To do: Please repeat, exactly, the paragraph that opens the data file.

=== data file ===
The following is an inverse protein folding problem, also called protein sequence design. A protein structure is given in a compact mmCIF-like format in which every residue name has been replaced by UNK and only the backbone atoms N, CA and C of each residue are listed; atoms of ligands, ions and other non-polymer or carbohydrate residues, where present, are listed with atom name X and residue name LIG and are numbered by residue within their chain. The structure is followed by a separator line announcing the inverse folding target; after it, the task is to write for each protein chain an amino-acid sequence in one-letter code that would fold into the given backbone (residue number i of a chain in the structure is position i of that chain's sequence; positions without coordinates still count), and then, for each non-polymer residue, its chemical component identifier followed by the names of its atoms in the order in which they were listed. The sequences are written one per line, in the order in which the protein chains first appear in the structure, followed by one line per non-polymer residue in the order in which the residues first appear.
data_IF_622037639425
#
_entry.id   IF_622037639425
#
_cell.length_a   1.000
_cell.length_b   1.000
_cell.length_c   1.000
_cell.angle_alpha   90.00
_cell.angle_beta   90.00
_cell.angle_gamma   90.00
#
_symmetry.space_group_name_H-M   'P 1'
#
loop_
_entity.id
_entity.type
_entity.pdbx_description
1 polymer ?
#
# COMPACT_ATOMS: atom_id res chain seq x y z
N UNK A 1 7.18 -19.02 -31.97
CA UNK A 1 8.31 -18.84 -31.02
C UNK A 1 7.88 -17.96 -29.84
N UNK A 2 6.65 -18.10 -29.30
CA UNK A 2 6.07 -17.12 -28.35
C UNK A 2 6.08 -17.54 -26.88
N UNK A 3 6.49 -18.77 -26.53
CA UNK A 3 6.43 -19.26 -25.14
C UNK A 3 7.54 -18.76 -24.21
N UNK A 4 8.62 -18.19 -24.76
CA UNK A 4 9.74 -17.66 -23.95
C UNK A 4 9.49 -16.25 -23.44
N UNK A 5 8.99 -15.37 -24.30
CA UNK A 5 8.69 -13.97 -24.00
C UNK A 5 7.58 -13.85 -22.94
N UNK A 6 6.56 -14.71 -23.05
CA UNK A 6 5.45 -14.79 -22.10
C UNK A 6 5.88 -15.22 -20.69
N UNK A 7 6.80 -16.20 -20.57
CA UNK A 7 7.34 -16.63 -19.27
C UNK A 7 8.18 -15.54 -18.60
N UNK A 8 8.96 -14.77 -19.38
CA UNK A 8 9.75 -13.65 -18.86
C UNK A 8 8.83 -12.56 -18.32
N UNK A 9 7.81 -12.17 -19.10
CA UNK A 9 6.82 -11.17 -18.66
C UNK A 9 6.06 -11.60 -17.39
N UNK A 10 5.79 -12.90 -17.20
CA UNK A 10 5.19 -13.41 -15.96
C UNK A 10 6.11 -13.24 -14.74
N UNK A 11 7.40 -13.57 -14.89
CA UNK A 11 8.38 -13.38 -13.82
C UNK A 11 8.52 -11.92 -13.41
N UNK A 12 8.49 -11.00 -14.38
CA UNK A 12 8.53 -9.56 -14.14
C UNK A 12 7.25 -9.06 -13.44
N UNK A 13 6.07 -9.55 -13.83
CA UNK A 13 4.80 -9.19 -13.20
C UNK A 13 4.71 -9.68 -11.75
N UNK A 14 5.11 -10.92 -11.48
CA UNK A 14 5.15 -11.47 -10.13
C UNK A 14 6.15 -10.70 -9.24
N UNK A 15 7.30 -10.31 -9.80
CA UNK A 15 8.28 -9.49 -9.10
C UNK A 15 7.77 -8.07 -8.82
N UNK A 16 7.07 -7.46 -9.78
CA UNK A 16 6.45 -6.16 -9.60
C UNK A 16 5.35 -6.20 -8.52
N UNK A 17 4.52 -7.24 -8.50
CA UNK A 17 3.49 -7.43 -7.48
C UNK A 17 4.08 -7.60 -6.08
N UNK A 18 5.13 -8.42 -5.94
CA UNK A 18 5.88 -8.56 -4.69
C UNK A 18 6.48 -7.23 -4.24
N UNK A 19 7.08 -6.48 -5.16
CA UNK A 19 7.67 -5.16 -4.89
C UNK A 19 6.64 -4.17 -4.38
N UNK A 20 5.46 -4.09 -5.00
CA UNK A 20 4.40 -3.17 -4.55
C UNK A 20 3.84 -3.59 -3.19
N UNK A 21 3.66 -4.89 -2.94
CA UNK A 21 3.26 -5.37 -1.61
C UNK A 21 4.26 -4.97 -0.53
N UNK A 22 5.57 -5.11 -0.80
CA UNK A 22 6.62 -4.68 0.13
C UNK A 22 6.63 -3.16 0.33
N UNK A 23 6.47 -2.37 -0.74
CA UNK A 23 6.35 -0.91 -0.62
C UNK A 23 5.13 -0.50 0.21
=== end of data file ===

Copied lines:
The following is an inverse protein folding problem, also called protein sequence design. A protein structure is given in a compact mmCIF-like format in which every residue name has been replaced by UNK and only the backbone atoms N, CA and C of each residue are listed; atoms of ligands, ions and other non-polymer or carbohydrate residues, where present, are listed with atom name X and residue name LIG and are numbered by residue within their chain. The structure is followed by a separator line announcing the inverse folding target; after it, the task is to write for each protein chain an amino-acid sequence in one-letter code that would fold into the given backbone (residue number i of a chain in the structure is position i of that chain's sequence; positions without coordinates still count), and then, for each non-polymer residue, its chemical component identifier followed by the names of its atoms in the order in which they were listed. The sequences are written one per line, in the order in which the protein chains first appear in the structure, followed by one line per non-polymer residue in the order in which the residues first appear.